Breton language education

Author : Nelly Blanchard / July 2023

Occasional initiatives led by associations for Breton language education have been implemented over approximately two centuries (Laouenan, Gaidoz, Ar Falz, etc...). However, establishing the Breton language in formal education only became a greater and particularly strained issue for language activists once formal education was generalised in France between the 1880s and 1950s. Indeed, French became the only teaching language as a forceful ban on the use of Breton was brought in (recollections of pupils being punished or having to wear the "symbol"). From the 1950s, the Breton language was allowed to be taught in schools, and for the next four decades, multiple initiatives emerged : the Deixonne law (1951), introduced non-compulsory Breton lessons in lower and higher secondary schools (and for the baccalaureate state exam), the Diwan organisation (1977) introduced Breton medium education; the Savary ministerial letter (1982) allowed bilingual curriculums in state and catholic schools (1990), a Breton language university degree and a teacher training programme was established (1985)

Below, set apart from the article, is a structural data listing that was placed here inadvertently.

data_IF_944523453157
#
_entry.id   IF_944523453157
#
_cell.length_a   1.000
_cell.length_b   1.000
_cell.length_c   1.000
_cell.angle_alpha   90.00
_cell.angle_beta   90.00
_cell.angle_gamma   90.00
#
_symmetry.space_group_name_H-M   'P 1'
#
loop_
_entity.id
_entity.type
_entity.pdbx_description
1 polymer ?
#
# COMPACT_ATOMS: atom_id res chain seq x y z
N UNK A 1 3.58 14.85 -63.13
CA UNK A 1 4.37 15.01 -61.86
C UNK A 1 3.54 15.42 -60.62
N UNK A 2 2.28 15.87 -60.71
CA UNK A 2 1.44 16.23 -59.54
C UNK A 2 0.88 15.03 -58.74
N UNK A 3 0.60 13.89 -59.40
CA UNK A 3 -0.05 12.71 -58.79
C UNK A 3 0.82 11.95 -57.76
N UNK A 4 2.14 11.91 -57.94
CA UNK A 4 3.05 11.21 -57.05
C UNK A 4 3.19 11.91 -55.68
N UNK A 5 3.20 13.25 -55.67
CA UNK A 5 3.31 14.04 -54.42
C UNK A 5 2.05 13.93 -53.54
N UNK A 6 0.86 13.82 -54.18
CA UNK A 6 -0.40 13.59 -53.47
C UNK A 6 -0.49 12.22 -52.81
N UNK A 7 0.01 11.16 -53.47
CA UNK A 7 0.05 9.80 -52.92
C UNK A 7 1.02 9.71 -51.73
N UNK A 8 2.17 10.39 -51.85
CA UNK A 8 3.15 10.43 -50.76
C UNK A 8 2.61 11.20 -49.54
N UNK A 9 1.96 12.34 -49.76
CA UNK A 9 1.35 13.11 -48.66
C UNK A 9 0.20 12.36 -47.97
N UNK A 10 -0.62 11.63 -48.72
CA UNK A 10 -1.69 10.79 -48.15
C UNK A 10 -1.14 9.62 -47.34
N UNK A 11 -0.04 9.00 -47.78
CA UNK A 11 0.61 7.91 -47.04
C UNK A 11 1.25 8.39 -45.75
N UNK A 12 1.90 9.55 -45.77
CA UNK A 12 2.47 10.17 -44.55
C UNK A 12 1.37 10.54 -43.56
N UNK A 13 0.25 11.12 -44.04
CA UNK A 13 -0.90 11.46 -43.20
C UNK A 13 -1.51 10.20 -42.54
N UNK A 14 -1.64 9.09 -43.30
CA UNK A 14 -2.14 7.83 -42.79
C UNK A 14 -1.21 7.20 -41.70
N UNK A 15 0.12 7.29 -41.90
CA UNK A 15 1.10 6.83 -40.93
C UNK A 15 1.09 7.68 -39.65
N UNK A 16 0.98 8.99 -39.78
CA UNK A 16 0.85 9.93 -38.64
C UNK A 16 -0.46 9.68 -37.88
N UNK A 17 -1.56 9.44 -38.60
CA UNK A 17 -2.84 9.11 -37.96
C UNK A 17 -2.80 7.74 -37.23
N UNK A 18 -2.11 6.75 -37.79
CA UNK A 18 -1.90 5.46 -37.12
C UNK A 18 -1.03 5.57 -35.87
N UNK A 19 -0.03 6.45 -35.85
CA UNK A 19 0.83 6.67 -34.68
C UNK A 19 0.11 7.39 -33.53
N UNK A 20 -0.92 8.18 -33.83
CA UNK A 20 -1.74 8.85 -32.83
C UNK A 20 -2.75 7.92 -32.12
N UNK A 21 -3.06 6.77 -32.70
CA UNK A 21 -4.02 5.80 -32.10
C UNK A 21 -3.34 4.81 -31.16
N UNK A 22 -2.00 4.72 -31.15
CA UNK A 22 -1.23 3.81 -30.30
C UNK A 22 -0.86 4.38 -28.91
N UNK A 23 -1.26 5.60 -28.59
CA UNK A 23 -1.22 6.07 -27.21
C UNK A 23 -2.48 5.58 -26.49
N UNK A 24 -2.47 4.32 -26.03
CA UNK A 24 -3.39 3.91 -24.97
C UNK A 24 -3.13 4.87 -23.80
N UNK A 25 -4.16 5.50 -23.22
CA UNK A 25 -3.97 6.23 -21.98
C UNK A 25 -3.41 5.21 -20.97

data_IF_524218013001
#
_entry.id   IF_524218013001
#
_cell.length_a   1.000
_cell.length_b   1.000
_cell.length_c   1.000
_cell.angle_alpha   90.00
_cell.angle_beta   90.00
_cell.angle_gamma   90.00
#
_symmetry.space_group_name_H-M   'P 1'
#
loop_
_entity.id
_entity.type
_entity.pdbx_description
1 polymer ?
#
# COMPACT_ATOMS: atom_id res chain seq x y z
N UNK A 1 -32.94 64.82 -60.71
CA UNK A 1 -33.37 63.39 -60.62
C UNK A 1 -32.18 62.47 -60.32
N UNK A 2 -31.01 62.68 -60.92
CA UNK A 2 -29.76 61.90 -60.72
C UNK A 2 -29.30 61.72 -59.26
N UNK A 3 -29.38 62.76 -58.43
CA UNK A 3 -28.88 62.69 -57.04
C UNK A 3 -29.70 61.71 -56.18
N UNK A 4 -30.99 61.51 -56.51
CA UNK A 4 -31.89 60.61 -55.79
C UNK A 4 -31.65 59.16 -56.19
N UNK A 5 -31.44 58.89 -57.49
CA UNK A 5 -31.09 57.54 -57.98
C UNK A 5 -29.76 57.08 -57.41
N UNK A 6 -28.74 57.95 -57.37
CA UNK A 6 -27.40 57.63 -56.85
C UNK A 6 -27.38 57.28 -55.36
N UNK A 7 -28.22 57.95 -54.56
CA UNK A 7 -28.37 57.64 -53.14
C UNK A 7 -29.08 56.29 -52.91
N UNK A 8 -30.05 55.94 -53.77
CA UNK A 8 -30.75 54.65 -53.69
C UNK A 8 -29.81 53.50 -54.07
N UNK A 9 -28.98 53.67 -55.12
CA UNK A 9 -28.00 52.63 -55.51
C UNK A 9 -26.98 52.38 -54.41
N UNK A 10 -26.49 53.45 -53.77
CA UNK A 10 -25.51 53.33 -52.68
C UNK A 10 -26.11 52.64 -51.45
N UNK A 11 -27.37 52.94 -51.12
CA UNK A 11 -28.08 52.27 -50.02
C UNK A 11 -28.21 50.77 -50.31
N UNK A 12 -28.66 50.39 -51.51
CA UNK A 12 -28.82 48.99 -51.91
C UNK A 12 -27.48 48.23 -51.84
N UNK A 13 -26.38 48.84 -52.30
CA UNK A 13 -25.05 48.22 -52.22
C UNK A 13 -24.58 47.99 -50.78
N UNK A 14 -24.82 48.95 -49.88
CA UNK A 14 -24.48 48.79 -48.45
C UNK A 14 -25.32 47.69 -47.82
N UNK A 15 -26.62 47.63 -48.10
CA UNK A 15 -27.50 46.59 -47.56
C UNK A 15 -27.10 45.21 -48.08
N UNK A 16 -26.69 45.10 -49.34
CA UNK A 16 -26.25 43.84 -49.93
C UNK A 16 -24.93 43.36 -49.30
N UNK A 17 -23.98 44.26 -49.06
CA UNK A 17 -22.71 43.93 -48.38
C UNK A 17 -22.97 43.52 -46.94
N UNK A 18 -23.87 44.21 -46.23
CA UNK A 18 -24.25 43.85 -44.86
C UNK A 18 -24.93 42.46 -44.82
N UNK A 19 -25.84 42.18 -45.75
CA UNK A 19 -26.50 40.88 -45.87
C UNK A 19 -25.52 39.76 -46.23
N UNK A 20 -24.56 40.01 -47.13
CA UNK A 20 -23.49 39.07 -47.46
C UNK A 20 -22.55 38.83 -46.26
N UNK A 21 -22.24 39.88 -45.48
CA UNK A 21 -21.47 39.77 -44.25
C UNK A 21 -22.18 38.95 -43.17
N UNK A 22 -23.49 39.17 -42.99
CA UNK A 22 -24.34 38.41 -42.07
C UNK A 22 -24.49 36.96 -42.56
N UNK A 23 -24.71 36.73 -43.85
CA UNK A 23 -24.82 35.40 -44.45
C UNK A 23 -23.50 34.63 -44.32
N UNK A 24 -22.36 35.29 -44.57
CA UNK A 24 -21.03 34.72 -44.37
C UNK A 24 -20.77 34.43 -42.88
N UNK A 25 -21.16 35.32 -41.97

At the present time the number of schools offering some Breton language acquisition is rising. However, it has not reached the expected numbers established by the Breton Regional Council's language policy. There are approximately 17 800 pupils enrolled in a bilingual curriculum, and around 15 000 pupils benefit from language taster sessions in primary schools or as a language subject in secondary education (about 3% of pupils in the Administrative Region of Brittany). Approximately 29 million euros are dedicated to Breton education (about 80% by the French Education Ministry) and there are 700 teachers. Breton language education faces some current challenges due to the sociolinguistic situation. The pool of teachers is low and cannot meet the high social demand; language practices outside of the classroom and school do not allow pupils to use the language in multiple contexts; the type of language transmitted and used.


Author : Nelly Blanchard, « Breton language education », Bécédia [en ligne], ISSN 2968-2576, mis en ligne le 3/07/2023.


Contributed by : Bretagne Culture Diversité